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Double Fine's unique prototyping process puts itself to the vote
November 19, 2012 | By Frank Cifaldi

November 19, 2012 | By Frank Cifaldi
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    9 comments
More: Console/PC, Indie, Production, Business/Marketing, Video



We've written about Double Fine's "Amnesia Fortnight" process several times now, but in summary, it goes something like this:

Every year, developers at the studio stop working on their current projects, split into four teams, and spend two weeks prototyping new games. The results are threefold: Double Fine experiments with new gameplay ideas, tests potential new project leads, and has playable prototypes to pitch with.

At first the process was mostly a creative exercise, but when a sequel to its ambitious Brutal Legend was unexpectedly canceled three years ago, those prototypes ended up saving the company, and transforming Double Fine into an independent studio capable of cranking out quick, original games that could be funded just fine on their own, thank you very much.

Watch: Double Fine's Amnesia Fortnight postmortem from GDC

Now, in what is rapidly becoming the new norm for independent game projects, Double Fine is involving its fans in the Amnesia Fortnight development process. The new version works much the same as before -- the projects are still small, the ideas still fresh -- but this time around, the decision-making for which projects get greenlit and which get shelved are open up to a public vote. Oh, and the whole thing is raising money for charity, too.

Learn more at the project hub.


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Comments


Aaron San Filippo
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This is pretty awesome. I just thought I'd point out, we announced pretty much the same thing (albeit on a much, much smaller scale) exactly a week ago:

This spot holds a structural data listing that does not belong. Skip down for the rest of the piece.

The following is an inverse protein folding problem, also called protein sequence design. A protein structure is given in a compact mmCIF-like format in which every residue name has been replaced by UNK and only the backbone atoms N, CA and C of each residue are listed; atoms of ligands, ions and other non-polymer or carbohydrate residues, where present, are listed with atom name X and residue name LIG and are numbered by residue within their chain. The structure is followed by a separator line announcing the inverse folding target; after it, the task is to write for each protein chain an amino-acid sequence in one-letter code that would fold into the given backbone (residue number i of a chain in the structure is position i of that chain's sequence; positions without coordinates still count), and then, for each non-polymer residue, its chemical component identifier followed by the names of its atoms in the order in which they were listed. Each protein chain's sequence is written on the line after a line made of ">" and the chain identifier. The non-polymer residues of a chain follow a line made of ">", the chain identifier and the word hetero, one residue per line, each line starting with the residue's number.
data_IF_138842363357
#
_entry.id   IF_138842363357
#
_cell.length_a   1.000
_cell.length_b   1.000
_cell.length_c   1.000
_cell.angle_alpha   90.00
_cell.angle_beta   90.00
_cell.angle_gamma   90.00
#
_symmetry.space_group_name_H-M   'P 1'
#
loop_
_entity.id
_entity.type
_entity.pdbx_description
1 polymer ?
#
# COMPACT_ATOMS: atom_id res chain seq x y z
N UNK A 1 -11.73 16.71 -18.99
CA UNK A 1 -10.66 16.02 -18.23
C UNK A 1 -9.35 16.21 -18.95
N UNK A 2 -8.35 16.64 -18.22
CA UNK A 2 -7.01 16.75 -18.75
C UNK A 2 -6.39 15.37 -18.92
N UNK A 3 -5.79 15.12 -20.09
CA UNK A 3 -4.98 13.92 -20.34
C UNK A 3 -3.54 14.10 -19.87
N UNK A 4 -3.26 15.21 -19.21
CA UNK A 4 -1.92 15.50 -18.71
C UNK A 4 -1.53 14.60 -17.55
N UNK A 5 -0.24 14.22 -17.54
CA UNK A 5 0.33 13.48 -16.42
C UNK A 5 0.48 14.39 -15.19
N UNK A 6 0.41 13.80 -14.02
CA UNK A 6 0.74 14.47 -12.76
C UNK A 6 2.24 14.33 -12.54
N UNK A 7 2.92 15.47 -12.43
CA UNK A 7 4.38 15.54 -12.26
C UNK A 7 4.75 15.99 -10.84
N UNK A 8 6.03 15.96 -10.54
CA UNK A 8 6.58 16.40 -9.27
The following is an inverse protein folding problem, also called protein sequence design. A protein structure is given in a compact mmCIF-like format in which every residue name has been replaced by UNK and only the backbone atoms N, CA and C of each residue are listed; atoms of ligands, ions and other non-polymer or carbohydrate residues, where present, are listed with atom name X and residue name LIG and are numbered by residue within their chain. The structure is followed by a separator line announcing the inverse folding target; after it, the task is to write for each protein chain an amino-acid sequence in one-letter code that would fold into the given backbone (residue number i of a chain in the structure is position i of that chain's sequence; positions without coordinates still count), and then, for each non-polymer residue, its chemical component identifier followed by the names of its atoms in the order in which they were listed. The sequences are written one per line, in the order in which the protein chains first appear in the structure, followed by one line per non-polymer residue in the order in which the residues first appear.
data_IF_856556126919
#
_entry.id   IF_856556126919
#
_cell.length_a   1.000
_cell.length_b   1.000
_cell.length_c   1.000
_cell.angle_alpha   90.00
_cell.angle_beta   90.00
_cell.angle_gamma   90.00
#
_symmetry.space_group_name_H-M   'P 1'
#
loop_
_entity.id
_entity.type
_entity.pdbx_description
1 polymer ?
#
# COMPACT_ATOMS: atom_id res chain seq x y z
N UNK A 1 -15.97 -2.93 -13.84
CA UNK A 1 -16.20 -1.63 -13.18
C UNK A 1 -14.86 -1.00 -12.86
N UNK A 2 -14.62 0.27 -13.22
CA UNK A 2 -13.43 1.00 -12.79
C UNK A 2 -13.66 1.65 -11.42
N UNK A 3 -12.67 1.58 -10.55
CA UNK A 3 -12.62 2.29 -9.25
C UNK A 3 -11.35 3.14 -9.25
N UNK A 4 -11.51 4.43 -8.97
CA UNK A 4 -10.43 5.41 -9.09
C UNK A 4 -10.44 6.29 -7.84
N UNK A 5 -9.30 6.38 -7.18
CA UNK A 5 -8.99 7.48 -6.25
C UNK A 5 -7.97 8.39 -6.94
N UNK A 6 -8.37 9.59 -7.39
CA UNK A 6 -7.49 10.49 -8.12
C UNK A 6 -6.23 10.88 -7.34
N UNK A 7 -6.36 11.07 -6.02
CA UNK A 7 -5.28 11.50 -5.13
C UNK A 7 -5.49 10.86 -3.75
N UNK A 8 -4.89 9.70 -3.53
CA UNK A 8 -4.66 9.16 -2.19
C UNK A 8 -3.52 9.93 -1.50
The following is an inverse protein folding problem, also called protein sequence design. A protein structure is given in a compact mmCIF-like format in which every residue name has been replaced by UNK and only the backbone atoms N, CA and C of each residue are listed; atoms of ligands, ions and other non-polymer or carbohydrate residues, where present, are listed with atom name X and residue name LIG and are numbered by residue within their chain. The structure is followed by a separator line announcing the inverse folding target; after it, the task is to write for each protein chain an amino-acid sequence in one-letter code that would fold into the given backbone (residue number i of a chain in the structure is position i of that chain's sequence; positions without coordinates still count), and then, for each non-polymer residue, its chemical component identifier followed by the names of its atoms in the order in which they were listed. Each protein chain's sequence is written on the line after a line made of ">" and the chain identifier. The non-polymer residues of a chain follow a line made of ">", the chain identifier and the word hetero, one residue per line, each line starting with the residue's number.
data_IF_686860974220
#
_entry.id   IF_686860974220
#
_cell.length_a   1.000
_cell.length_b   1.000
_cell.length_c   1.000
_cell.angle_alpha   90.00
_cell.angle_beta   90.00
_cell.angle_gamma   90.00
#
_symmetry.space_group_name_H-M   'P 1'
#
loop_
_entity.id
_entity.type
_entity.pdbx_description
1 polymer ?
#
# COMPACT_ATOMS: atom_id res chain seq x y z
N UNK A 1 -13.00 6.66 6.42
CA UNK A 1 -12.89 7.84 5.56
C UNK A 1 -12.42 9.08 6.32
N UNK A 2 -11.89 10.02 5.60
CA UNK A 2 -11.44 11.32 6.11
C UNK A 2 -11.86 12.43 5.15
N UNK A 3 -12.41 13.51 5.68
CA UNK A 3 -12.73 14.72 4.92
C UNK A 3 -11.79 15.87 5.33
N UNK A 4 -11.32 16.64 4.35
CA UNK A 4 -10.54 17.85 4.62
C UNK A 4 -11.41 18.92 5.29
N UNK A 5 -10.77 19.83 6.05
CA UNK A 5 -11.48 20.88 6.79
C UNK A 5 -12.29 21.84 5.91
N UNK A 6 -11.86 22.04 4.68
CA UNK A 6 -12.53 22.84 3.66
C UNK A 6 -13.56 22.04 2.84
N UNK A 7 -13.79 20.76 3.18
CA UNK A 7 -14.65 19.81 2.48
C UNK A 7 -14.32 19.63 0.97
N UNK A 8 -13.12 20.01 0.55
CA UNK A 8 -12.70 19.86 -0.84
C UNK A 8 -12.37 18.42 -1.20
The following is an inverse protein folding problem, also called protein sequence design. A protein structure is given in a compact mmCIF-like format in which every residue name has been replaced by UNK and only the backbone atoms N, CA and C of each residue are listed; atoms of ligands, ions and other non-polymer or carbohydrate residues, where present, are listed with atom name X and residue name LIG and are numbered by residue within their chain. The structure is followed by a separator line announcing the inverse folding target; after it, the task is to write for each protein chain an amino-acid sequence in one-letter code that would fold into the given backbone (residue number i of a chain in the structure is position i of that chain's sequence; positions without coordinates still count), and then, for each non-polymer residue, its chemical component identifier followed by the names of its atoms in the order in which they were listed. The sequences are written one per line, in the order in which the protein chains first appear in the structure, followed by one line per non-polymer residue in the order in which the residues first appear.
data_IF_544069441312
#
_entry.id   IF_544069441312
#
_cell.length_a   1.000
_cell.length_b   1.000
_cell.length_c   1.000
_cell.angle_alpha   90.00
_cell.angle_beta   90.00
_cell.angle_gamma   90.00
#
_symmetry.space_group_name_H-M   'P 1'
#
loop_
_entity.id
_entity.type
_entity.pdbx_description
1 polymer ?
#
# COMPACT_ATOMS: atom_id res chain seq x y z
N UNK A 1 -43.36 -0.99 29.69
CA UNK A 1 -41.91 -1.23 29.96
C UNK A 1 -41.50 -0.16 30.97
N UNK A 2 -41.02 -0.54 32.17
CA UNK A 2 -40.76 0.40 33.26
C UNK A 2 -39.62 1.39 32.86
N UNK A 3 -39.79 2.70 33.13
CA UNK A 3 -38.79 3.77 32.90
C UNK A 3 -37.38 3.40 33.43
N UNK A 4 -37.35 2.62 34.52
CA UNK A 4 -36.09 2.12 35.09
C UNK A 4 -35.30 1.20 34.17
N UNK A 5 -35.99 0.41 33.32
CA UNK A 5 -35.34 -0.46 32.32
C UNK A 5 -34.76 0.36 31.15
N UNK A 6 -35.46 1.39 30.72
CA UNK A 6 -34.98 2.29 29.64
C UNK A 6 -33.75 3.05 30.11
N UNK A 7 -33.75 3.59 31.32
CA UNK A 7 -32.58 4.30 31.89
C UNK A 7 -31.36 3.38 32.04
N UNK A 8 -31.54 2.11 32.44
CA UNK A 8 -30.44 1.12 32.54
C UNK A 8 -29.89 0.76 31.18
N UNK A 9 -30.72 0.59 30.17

http://flippfly.com/news/announcement-crowd-funding-flippfly-styl
e/

So it's not *quite* never-before-seen, unless you account for the fact that nobody's ever heard of us ;)

DoubleFine's obviously been working on this for some time, and I wish them the best of luck!

Now if you'll excuse me, I'm going to go cry in a corner for awhile and contemplate how much we suck at PR.

Kristian Hogberg
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Becoming very trendy to involve the public in various gaming projects. Not sure if it's bad or good, maybe a bit of both.
Also, don't know if Double Fine's process is very unique, can find that at other companies as well. But to take employees from other projects to work with something else for a while is good. Probably boosts morale and creativity. Even more companies should do like that.

Frank Cifaldi
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As far as we know, Double Fine is the only developer to stop production on a live project for a prototyping game jam as part of its normal annual routine. If anyone can prove otherwise I'd be very interested!

Kristian Hogberg
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I was a bit unclear there, I meant that there are other companies (not necessarily in the games industry) that have a similar approach (Google Inc). And as I said, I think it's a good thing.

Scott Burns
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@Frank
It's getting a lot more common than you might think, there just aren't as many companies that are as open about it much less involving the public. We hold game jams pretty regularly here at GarageGames, we don't follow a schedule though so we may do a few one year and only one the next. Unity has their regular game jam retreat, Bethesda did one not too long ago and shared the results (I can't remember if they said they do it regularly or not).

The ArcSlinger
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I'm not going to invest my money to have a team work 80 hours a week to make a good 2-week prototype.

Frank Cifaldi
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It's not an investment, it's a donation. You can donate 100% of whatever you want to charity.

The ArcSlinger
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A donation to encourage a team to work 80 hours a week. Sorry, can't do it.

Maria Jayne
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Pretty cool idea really. As long as people understand they are getting prototype games made to a two week deadline. I'm just wondering if that will have a negative impact, getting a load of tech support issues about projects you have no intention of developing further might be a point of conflict considering people gave money.


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